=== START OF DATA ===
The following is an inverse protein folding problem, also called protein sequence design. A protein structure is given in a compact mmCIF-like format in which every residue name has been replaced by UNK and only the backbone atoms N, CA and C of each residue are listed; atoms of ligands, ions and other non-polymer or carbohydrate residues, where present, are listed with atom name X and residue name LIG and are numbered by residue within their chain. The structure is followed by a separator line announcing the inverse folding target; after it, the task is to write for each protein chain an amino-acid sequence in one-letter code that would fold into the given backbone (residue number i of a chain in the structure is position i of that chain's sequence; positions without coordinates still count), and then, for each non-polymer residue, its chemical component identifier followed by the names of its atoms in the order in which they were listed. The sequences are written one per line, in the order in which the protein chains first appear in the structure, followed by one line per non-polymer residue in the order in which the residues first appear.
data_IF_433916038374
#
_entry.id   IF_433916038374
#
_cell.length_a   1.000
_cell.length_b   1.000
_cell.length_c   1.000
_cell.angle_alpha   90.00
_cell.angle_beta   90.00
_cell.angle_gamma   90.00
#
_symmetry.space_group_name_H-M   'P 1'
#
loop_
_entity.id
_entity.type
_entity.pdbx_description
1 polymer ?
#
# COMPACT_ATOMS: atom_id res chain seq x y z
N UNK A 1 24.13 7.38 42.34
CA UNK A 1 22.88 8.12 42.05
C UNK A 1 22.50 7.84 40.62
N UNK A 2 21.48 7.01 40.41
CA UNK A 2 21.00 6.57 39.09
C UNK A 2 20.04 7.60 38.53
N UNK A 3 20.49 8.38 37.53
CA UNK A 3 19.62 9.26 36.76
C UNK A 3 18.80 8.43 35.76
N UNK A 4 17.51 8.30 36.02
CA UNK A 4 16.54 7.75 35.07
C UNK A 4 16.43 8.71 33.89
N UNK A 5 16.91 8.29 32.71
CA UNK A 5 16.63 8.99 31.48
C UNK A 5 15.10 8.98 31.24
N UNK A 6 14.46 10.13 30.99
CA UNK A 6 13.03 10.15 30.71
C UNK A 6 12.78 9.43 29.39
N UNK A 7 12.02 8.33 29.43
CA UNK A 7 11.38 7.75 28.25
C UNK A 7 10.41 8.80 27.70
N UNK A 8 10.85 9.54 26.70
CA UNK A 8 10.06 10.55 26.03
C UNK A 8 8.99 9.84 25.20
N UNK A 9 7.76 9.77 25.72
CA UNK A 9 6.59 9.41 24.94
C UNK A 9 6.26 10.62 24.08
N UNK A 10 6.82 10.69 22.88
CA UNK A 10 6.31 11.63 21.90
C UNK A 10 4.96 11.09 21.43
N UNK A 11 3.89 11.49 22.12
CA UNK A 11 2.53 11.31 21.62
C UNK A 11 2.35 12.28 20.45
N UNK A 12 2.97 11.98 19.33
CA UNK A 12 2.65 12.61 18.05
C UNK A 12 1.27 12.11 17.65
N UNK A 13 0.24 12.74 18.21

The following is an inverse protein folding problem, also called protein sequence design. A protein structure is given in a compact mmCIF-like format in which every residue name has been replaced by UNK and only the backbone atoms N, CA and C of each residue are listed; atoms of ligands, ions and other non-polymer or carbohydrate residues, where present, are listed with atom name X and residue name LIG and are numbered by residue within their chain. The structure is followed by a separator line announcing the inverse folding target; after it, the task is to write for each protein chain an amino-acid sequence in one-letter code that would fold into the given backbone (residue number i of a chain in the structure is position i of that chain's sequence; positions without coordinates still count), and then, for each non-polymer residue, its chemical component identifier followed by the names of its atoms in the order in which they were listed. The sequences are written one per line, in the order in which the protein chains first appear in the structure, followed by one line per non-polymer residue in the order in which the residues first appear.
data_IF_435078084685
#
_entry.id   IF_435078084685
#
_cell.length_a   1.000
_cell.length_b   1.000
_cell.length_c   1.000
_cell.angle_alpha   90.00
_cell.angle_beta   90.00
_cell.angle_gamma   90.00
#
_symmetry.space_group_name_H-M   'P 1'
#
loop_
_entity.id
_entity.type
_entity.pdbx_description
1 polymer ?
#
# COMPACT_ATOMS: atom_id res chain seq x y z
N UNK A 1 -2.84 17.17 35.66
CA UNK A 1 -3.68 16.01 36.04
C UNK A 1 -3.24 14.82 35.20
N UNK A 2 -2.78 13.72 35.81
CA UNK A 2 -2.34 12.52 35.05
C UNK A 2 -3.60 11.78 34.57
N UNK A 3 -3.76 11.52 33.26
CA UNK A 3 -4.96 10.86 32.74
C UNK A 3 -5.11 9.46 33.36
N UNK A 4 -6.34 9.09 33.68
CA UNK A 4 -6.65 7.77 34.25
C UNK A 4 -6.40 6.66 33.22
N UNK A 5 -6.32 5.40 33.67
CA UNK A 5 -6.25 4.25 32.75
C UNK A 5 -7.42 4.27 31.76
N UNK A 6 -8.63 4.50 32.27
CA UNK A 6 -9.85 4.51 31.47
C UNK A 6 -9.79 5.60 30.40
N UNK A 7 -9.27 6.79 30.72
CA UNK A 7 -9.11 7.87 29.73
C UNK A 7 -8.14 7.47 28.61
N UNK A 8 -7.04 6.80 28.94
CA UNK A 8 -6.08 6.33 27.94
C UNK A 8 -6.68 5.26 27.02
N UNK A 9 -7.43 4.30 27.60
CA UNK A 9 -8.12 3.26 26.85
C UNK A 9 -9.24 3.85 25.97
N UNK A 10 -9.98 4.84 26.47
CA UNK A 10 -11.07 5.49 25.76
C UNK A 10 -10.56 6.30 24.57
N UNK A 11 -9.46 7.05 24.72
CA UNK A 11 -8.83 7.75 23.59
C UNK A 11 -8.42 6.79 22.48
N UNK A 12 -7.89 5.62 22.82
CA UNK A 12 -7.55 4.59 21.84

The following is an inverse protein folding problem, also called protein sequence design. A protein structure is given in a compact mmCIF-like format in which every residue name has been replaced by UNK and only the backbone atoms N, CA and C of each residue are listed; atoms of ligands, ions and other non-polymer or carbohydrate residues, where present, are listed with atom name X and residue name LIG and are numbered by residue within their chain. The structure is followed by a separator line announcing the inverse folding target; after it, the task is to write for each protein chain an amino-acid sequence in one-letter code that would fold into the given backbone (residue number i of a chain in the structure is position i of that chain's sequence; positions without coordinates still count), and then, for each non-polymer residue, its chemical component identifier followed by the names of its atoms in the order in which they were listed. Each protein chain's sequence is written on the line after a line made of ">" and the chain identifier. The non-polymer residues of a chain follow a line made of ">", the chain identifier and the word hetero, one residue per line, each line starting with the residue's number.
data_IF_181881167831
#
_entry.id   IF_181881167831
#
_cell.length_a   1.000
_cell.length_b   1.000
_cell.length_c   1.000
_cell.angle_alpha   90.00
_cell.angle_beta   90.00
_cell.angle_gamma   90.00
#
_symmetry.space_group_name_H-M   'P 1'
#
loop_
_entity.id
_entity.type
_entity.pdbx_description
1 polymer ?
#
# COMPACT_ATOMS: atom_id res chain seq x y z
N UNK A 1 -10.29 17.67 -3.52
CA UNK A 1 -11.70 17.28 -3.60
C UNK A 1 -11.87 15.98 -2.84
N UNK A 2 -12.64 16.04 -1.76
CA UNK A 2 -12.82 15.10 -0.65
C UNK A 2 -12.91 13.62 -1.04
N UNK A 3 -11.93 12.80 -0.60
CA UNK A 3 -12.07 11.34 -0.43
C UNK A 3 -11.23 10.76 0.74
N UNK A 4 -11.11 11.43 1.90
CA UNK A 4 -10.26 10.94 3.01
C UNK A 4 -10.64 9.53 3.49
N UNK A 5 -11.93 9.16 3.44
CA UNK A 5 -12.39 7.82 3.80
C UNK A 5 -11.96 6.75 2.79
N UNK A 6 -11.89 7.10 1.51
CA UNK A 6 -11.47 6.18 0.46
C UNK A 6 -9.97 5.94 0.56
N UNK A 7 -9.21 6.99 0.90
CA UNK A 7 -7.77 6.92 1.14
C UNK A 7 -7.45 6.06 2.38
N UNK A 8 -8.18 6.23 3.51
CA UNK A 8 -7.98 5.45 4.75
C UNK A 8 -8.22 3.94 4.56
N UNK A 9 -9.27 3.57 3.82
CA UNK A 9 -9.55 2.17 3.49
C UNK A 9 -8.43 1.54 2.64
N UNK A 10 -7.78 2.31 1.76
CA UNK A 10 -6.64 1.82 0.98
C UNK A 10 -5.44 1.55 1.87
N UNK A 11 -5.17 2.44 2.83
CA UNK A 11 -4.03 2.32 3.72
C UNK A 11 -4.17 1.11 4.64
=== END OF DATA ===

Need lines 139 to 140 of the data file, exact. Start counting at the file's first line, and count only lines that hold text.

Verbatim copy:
N UNK A 2 -12.64 16.04 -1.76
CA UNK A 2 -12.82 15.10 -0.65